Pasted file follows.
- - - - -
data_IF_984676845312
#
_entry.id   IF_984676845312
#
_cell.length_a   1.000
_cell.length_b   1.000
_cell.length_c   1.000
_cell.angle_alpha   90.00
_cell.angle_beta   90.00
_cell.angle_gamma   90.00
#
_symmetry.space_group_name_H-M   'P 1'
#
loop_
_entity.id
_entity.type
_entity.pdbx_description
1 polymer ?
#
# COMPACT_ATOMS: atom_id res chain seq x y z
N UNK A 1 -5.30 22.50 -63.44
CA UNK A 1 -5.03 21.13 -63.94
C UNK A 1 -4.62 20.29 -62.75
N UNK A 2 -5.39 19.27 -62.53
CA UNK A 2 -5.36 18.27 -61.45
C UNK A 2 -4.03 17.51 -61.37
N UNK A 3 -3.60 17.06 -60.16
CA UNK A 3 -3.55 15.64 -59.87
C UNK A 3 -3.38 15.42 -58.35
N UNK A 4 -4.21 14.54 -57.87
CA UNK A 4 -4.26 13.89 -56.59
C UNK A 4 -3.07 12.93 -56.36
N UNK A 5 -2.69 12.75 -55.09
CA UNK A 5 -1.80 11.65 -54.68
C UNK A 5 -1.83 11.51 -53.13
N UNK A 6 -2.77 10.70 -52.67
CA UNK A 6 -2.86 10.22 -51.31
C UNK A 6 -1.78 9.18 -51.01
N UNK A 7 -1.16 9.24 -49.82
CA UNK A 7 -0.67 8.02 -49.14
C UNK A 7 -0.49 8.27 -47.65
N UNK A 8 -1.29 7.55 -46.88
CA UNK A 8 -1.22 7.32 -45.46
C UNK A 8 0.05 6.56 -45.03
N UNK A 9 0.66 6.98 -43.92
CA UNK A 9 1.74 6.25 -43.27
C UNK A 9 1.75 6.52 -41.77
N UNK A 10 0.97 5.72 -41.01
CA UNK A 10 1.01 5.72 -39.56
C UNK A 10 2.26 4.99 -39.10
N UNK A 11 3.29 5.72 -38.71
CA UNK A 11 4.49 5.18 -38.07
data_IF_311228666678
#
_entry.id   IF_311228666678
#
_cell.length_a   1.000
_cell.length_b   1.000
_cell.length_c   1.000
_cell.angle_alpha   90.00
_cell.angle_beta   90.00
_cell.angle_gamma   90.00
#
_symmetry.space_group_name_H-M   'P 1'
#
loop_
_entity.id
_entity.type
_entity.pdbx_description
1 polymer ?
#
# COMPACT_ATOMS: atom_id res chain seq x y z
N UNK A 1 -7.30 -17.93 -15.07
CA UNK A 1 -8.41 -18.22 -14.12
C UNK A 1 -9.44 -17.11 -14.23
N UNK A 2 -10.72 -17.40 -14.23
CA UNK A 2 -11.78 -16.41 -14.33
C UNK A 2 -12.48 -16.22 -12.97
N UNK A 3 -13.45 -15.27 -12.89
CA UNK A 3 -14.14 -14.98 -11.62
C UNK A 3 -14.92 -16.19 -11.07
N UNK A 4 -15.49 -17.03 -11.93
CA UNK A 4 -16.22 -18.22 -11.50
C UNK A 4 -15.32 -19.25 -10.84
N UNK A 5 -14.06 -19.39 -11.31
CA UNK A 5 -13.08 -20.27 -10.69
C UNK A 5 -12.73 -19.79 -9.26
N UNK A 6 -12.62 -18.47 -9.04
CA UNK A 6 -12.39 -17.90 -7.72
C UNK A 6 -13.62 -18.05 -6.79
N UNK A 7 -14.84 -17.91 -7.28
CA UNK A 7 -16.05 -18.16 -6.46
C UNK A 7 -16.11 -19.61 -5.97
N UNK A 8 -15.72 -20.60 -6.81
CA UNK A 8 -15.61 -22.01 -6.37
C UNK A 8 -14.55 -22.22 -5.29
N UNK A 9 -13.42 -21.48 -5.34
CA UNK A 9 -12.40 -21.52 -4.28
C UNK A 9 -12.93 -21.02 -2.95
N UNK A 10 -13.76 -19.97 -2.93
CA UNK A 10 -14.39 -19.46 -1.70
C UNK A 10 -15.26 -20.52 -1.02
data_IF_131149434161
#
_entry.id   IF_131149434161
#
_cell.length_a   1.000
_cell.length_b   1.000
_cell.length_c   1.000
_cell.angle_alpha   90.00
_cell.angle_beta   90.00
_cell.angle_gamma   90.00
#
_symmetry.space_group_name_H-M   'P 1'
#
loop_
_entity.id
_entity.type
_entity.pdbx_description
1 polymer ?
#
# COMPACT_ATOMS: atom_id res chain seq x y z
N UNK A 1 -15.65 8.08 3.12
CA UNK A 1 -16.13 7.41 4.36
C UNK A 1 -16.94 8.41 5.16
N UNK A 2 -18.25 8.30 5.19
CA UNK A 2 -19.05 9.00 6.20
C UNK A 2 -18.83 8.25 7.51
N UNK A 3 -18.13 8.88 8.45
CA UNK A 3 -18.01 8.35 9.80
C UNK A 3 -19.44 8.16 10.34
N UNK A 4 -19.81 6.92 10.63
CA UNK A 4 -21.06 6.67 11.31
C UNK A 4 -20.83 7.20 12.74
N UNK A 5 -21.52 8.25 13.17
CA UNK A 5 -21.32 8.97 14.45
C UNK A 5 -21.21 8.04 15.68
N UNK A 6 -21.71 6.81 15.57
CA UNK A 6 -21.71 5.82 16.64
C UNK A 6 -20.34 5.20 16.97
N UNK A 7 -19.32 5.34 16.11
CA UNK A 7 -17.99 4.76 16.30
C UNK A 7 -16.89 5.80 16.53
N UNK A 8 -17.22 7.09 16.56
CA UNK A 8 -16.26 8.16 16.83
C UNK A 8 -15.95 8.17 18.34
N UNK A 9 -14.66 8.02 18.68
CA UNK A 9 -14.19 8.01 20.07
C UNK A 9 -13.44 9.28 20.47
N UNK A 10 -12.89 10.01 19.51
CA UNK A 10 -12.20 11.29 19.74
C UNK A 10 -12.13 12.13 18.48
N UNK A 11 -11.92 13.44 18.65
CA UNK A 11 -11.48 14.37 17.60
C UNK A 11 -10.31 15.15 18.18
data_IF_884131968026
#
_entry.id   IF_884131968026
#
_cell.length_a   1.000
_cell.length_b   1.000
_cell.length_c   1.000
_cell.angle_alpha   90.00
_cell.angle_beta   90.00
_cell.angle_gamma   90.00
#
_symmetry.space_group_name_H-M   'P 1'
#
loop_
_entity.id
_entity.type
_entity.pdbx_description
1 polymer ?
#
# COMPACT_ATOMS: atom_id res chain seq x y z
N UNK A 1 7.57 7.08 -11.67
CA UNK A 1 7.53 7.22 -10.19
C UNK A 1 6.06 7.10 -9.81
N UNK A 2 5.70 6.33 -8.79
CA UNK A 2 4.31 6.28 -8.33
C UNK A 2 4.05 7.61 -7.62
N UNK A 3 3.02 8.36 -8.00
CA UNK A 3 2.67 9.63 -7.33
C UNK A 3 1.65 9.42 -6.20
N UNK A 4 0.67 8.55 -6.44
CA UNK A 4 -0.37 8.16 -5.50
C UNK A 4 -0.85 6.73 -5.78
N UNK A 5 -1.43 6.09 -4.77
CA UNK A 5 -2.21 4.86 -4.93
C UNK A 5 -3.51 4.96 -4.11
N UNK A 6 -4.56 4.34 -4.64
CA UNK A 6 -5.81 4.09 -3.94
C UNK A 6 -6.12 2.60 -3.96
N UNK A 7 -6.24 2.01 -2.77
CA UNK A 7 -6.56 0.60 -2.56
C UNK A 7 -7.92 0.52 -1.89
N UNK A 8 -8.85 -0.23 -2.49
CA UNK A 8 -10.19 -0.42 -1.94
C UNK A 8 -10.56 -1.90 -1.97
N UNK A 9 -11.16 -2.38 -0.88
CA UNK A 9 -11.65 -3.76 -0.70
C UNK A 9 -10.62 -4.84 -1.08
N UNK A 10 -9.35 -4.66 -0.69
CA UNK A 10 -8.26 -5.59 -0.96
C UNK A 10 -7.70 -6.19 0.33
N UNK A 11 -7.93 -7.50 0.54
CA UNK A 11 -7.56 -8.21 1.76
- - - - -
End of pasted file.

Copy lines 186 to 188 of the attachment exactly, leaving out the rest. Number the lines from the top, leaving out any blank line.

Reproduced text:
CA UNK A 4 -0.37 8.16 -5.50
C UNK A 4 -0.85 6.73 -5.78
N UNK A 5 -1.43 6.09 -4.77